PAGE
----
Firm Foundations™ – Pregnancy and Postnatal Fitness

Positions for pregnancy pelvic floor exercises

Focusing on your pelvic floor during pregnancy can be a challenge, particularly in the later months. With the weight of your baby or babies affecting your pelvic floor muscles, and the hormonal effects of pregnancy, it can be harder to feel your pelvic floor muscles working as your pregnancy progresses.
To keep up with your exercises, and feel that you are getting results or holding on to your pelvic floor fitness level, try changing positions to find the ones that work best for you.
Aim to lift and hold your pelvic floor muscles, while still breathing normally, and hold for between 3 - 12 seconds, depending on your personal pelvic floor ability.
The aim is to repeat between 3 - 12 times, working your muscles 3 times a day during pregnancy.
Focus on quality, and choose the best position for you, which may change with the different stages of your pregnancy.

Disclaimer: This exercise handout is not intended to replace the advice of a health and fitness professional who can tailor your program specifically to your health and fitness needs.

Photos and models by Fitness, Form and Function and Stuart Frost Photography


1Hands and knees

A great position to take the weight of your baby or babies off your pelvic floor.
Many women notice that it is much easier to do the exercises in this position, once you are in the later months of pregnancy.
Focus on feeling the muscles, allowing your lower deep abdominal muscles to still work as you lift your pelvic floor, with no breath holding.
If your wrists or back feel uncomfortable in this position, use another one of the positions below.

2Forearms on a ball

This position takes the pressure off your wrists, but may be a little more of a challenge, in keeping the ball still. You can place the ball against the wall before you start, if you need more stability.

Leaning forwards, resting your forearms on the ball, really tune into your pelvic floor.
Focus on several easy breaths first, then really tune in 'down below'.
Think about lifting the front and back passages up inside and hold.
Breathe and release. Check that there is no upper body tension.
Increase your focus to your pelvic floor inside, and then lift both the back and front parts.
Hold. Focus on holding for as long as your pelvic floor is able to hold (up to 12 seconds).
Release slowly, feeling the relax. If you let go and they have already 'gone' then you were not really holding the muscles. Stop and start again.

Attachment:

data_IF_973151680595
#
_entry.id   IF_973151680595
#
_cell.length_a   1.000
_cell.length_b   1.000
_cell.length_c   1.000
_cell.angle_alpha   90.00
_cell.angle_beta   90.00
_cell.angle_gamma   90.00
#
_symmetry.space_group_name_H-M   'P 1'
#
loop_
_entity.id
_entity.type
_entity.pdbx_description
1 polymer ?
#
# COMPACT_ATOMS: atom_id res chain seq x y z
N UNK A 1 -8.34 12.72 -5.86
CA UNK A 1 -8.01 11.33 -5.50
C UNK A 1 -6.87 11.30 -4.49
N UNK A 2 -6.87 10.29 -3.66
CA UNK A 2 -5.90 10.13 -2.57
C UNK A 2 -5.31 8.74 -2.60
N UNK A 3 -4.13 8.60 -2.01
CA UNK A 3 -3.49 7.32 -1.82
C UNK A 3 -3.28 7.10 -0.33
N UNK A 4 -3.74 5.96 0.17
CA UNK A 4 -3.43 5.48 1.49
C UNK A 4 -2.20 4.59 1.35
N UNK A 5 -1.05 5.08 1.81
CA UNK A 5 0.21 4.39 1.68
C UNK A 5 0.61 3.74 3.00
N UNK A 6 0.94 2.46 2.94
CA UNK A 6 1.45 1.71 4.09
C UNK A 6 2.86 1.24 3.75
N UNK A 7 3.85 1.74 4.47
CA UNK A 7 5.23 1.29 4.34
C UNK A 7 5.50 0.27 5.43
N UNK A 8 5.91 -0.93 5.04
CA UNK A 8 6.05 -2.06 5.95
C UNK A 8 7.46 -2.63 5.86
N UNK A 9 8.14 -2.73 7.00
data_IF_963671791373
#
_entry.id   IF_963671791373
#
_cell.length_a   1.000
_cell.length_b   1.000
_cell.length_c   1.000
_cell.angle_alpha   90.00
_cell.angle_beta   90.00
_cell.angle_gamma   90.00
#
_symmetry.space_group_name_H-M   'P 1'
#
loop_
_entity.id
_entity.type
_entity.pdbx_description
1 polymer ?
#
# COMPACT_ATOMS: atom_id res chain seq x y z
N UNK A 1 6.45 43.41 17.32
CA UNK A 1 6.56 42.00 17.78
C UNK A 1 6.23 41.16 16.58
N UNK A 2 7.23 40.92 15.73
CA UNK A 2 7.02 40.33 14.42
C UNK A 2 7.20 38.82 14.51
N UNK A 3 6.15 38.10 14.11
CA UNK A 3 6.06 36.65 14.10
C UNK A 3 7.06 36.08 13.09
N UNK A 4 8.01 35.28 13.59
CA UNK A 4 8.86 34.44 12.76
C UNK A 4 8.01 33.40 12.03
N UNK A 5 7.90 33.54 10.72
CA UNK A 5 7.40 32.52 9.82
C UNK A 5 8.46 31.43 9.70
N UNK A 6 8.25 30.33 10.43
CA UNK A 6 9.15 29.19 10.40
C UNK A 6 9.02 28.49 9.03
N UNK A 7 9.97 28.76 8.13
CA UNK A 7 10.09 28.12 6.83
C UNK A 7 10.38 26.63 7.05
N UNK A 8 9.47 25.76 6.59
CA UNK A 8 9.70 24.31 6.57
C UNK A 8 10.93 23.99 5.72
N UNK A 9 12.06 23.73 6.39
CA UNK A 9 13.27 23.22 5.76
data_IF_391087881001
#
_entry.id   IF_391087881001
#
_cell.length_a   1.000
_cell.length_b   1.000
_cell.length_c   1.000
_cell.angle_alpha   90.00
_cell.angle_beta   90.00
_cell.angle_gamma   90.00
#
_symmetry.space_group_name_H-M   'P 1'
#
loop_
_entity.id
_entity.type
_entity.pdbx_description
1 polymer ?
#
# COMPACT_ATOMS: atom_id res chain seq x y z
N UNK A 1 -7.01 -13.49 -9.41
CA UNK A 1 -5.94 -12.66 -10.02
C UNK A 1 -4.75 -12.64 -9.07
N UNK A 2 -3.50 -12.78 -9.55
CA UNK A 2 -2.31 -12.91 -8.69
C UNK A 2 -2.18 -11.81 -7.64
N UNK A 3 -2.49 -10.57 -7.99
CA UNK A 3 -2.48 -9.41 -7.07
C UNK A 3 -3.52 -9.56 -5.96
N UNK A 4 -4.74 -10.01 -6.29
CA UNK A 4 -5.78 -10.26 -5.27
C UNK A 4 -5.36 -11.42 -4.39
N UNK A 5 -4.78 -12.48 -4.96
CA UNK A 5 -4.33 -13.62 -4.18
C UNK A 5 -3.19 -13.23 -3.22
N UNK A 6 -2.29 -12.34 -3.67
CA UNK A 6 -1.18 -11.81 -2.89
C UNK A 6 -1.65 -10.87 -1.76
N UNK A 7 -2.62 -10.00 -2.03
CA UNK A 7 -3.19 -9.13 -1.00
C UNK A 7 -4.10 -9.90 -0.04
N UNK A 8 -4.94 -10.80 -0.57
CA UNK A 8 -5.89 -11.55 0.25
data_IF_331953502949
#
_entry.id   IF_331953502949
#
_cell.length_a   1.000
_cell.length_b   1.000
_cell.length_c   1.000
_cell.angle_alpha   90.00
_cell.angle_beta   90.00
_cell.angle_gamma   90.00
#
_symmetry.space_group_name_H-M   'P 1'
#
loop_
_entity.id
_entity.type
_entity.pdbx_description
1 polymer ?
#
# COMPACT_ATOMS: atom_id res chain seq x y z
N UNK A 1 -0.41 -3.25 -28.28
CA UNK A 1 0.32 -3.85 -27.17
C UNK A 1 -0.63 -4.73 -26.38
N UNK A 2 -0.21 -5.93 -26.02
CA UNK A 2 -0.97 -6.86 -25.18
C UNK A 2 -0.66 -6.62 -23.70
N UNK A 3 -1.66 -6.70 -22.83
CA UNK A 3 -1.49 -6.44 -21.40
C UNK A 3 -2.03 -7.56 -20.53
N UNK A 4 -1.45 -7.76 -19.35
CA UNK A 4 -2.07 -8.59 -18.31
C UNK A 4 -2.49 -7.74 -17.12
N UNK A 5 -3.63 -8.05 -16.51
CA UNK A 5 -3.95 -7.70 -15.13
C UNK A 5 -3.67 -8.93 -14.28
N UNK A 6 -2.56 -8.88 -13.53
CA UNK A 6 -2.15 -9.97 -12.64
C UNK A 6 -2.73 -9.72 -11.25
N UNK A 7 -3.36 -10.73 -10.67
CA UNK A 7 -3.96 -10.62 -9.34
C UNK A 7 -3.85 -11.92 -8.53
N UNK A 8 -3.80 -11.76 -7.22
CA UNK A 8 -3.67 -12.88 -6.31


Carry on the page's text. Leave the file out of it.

3Leaning on a wall

Leaning forward against a wall, this can be combined with your calf stretch.
Place your leg in position to stretch and hold this.
Focus more on the front part of your pelvic floor.
Smoothly lift this part up, breathing in and out 2 - 3 times as you hold.
The aim is not to tighten hard, but to keep the feel of the lift smooth, and also to really feel the hold of your pelvic floor while you are breathing. If your muscles relax before 2 - 3 breaths, aim to work up to this.
Relax and repeat when you change legs to stretch.

4Resting on forearms

Placing your head down lower on your forearms will take more weight off your pelvic floor, making it easier for some women to feel these muscles lift and hold.
Focus first on lifting the front part of your pelvic floor like you want to hold on to a full bladder. Release.
Focus on lifting the back part of your pelvic floor, like you want to hold onto wind. Release.
Now join the two together, first lifting the front and then the back part of your pelvic floor. Hold. Breathe.
Focus on keeping your muscles lifted. Release.
Use this position to focus more deeply, thinking and feeling your pelvic floor lifts, the hold and a gentle release at the end.

5Side lying position

Good for after the birth also

Lying on your side is a great position to take the weight of your baby or babies off the pelvic floor.
This is also one of the positions you can use to start your pelvic floor muscle exercises again after the birth.
When using this position you can also rest the top leg on a pillow to keep aligned during later pregnancy.
Focus on lifting the front and back passages first and then you may also feel a gentle drawing in of your lower abdominal muscles. Check that your pelvic floor is still holding, breathe easily and release.
Repeat, aiming to hold for as long as you can (up to 12 seconds) and relaxing between each one.
Aim for 3 - 12 repetitions, with each one done well. Rest when the muscles are getting tired - when you can't hold well, you hold your breath each time or other muscles tighten instead of your pelvic floor.

6Sitting on a ball

Sitting on a ball supports your pelvic floor, and also gives you something to lift your pelvic floor up and away from. Draw your pelvic floor up and away from the ball, and hold, breathing evenly. Relax.
To feel the muscles slightly differently lean forwards and focus more on lifting the front part of your pelvic floor.
This is the area that will need more attention after the birth, so feel this focus now and build on your awareness of your muscles and how well they work in this position.

7Standing firm and tall

Find your place on the floor where your feet are positioned evenly.
Feel the weight of your body gently move from side to side until you feel your weight is evenly placed.
Move from front to back until you feel your are centrally placed.
Stand firm and strong from your hips.
Feel this position and lift your pelvic floor a little, while breathing normally.
Hold for 2 - 3 breaths and release. Aim for a steady hold.
Repeat this three times a day.